Dr. Gilboa's Tips for Sheltering In Place with Your Elementary-Aged Kids

Mom and Child doing homework

Shelter in Place with a Schedule in Place 

Parenting expert Dr. Deborah Gilboa does not want you to worry if you are not following an intricate color-coded daily schedule, but she shares that structure helps elementary schoolers. During quarantine, the best way Dr. Gilboa shares is to have structure with plenty of flexibility, by saying, "It's okay to parent like a kindergarten teacher -- have a schedule but don't worry if stuff gets knocked over and spilled." 

Just like field trips and fire drills, kids are able to handle all kinds of breaks in their normal routine. Dr. G shares they can handle these breaks at home too. She does stress having a basic guide that you go back to each day in order to give them a sense of calm, no matter how successful you were at it the day before. She also stresses that you should strive to have weekends feel different, like keeping pancake breakfast on Saturday a special weekend tradition. 

Read: Parent's Guide to Coronavirus Quarantine Survival

Three Tips to Take Some of The Pressure Off You

Dr. G shares two very useful tips about how to have other adults stay involved in your kids' life during this time of social distancing. 

Tip 1: She urges parents of elementary school-aged kids to lean on grandparents, babysitters, and other adults that are normally in the child's life for a half-hour of structure, or virtual visits at different times during the day. So, your 5th grader should still try and meet with his or her tutor on Tuesdays, or if you have an after-school babysitter perhaps you pay them for a half-hour visit over video chat while you make dinner. She stresses that it's important to have your kids keep their connections with more adults than just you right now. She suggests recruiting grandparents to read bedtime stories two nights a week, as they may not have a lot to do right now. 

Tip 2: Dr. G also encourages parents to barter their time with other parents. Perhaps one night a week you do storytime for your child and their friends, the next night another parent teaches a half-hour sign language class.  

Tip 3: Dr. G thinks this is a great time to be teaching your kids how to help around the house. There are things you know your kid is capable of doing that you haven't taken the time to teach them. She says that If you do that this week, it's off your to-do list next week. She shares, for example, your 7-year-old can do the laundry and your 9-year-old can help make lunches. Should parents be more hesitant to pass along cleaning obligations because of the virus that everyone is worried about? Dr. G argues it's even more important for kids to learn to clean right now.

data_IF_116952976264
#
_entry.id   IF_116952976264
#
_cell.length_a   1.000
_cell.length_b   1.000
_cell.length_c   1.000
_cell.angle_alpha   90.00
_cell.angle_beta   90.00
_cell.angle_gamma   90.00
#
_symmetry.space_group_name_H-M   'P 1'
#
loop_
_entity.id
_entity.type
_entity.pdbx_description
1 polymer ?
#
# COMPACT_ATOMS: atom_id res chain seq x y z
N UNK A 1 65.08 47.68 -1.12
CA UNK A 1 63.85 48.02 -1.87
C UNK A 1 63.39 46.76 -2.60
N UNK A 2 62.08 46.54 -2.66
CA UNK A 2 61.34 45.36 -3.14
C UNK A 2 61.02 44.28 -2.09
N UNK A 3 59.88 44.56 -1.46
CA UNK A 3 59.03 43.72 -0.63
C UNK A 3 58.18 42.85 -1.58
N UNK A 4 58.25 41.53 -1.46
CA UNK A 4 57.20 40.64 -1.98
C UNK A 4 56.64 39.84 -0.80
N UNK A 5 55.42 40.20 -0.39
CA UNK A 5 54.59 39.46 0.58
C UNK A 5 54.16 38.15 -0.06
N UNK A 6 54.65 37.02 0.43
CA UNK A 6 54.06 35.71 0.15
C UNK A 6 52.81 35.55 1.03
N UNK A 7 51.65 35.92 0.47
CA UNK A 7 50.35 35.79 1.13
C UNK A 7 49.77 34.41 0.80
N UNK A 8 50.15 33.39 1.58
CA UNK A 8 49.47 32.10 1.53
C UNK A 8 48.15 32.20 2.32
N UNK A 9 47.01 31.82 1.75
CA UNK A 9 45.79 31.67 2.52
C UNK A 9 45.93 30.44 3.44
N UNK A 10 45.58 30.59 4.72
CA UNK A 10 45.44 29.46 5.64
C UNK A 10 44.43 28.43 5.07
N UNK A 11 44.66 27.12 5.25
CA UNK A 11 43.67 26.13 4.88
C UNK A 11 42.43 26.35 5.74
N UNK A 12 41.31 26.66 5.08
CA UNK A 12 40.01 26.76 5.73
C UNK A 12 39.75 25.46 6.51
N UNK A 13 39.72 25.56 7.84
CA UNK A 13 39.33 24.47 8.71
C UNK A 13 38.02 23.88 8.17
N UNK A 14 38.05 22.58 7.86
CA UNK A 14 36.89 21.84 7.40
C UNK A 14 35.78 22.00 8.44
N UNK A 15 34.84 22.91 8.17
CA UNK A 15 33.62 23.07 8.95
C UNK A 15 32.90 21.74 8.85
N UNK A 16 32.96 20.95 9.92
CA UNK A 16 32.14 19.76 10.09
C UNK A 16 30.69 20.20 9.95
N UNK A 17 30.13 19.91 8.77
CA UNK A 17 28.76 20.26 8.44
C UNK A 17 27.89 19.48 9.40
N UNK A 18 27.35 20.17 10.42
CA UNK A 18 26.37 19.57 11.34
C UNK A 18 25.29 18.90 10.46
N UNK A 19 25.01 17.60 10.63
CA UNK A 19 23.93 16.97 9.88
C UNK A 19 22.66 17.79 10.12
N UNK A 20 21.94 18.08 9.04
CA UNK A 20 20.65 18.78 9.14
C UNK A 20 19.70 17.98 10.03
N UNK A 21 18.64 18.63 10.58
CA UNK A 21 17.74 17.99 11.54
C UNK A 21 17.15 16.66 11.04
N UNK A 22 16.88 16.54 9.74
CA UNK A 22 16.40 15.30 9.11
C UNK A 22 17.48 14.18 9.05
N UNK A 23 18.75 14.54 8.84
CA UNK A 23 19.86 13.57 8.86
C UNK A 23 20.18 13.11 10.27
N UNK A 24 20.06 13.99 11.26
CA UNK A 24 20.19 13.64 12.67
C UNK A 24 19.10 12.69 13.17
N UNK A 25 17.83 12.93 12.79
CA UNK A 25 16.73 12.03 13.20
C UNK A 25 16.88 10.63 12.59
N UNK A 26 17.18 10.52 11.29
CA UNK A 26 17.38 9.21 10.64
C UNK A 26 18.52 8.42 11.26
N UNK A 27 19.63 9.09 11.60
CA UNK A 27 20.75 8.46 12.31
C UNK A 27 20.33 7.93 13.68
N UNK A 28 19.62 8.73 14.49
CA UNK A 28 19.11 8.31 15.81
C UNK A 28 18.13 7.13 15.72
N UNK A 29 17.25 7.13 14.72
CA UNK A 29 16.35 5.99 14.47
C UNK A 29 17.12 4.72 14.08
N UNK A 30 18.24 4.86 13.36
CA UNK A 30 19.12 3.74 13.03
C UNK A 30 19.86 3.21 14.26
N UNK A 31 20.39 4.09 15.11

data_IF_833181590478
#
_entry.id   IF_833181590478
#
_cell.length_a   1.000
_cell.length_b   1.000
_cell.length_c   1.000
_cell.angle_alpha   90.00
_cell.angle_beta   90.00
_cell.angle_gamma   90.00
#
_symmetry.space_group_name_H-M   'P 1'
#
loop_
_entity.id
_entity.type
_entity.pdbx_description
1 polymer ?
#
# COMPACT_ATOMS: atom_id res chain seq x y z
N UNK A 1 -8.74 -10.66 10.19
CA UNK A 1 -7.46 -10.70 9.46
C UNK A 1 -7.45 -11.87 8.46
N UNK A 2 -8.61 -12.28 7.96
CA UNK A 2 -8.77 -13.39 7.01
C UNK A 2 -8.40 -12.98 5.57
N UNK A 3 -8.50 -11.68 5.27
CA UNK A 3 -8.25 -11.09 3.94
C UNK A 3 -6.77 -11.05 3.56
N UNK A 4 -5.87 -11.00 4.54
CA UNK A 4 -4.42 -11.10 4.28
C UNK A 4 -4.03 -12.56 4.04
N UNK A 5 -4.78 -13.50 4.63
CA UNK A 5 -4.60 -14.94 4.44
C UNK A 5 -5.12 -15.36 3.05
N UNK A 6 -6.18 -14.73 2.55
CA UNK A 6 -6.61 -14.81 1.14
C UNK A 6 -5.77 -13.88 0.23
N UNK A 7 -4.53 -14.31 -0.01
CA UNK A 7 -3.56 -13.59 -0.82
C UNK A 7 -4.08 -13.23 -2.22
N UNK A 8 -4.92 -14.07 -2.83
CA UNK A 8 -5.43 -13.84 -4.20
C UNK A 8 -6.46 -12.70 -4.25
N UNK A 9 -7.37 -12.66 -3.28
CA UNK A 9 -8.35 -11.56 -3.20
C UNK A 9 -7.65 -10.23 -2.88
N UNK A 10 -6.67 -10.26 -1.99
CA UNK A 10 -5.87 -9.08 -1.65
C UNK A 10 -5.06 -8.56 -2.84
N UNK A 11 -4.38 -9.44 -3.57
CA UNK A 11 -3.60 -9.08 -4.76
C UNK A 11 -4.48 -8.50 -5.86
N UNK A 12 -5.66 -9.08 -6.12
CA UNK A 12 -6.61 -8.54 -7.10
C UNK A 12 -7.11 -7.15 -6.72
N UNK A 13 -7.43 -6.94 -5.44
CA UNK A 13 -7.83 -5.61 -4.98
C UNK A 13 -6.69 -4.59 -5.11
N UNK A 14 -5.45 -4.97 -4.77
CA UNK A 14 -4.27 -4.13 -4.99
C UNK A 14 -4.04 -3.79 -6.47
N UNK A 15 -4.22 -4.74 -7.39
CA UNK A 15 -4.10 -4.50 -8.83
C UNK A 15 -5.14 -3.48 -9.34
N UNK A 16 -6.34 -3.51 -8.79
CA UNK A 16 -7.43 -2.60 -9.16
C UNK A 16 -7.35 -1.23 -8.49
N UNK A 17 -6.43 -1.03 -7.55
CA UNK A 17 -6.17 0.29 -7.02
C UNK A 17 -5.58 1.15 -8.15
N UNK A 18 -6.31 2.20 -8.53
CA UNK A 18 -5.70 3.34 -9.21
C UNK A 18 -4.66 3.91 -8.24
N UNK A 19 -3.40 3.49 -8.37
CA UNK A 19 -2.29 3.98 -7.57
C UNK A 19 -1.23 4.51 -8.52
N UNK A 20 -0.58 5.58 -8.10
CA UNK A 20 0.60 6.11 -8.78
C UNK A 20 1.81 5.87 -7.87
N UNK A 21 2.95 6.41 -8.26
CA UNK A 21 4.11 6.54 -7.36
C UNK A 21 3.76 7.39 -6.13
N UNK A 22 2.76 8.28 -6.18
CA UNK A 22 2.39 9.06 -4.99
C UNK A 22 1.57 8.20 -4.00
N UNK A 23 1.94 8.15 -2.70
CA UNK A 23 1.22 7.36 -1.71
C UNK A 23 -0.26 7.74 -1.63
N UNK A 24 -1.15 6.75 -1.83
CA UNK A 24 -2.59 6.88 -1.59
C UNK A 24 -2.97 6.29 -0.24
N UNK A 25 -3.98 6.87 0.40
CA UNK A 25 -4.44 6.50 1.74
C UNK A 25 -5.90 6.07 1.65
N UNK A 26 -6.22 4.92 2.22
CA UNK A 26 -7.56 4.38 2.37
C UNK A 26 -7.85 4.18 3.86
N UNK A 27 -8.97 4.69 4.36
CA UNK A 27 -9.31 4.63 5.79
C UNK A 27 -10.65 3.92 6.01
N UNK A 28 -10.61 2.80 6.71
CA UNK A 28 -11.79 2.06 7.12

Bonus Hand Washing Tip!: Dr. G suggests you let your kids pick the smell of soap they like - put their name on it - since they like the way it smells, they are likely to use it more often, and you can smell their hands to see if they actually used it. 

What Do you Want Your Kids to Learn During this Time? 

Instead of making a plan for schoolwork, Dr. G wants parents to think about the purpose. What do you want your child to get out of these weeks as they are learning at home? Knowing your purpose will help you guide them. She shares some useful things kids can get out of this unique situation:

  • How to be good distance learners
  • How to self-motivate
  • How to keep connections with classmates

For the vast majority of parents who don't have virtual learning opportunities, this is a great time to ask your kids what they want to learn. There are lots of free resources online right now.

Read: Positive Coronavirus Coping Strategies for Toddlers During Quarantine

Stay Connected to Your Kids' Mental Health

Dr. G warns that elementary-aged kids communicate through their behavior and shares, "If you are seeing them act out in ways that frustrates, confuses or surprises you, try to get curious and figure out what your kid is trying to communicate."

Are they frustrated more easily and having more meltdowns? When they are not in that moment of crisis, check in about how they are feeling. She shares that having a nightly check-in about the challenges they are experiencing can be very helpful. "We sometimes ask people less about their day when we're spending it with them, but you don't know what you don't know about your kids inner experience or the things that happened when you weren't in the room," she shares. 

For All Parents -- How to Help Your Kids Develop Coping Strategies for Resiliency: 

Dr. G shares that right now is a perfect time to model coping mechanisms for your kids. Statistically, 99.8 percent of all kids are going to live through the pandemic. That’s fantastic! However, they are going to face other times of major upheaval and uncertainty in their lives so the most important thing right now is they are learning how to manage these times.

What Can We Do:

Dr. G shares that you should make a list of all the things you do to make yourself feel better or comfort yourself like listening to music, 20 minutes of yoga, a long hug, a quick nap, and whenever you feel uneasy, pick something from your list.

She shares to make a list with your child too, so they have their own list of coping strategies on hand as well. By modeling and encouraging this behavior, you are setting your kid up to tackle all times of upheaval and uncertainty in their lives, not just this one. For more suggestions and help, check out Dr. G's site and learn how to develop resiliency in your kids. 

*Stay informed on the latest information on the coronavirus from the Centers for Disease Control and Prevention and the World Health Organization and learn about prevention methods and what to do if you are infected.

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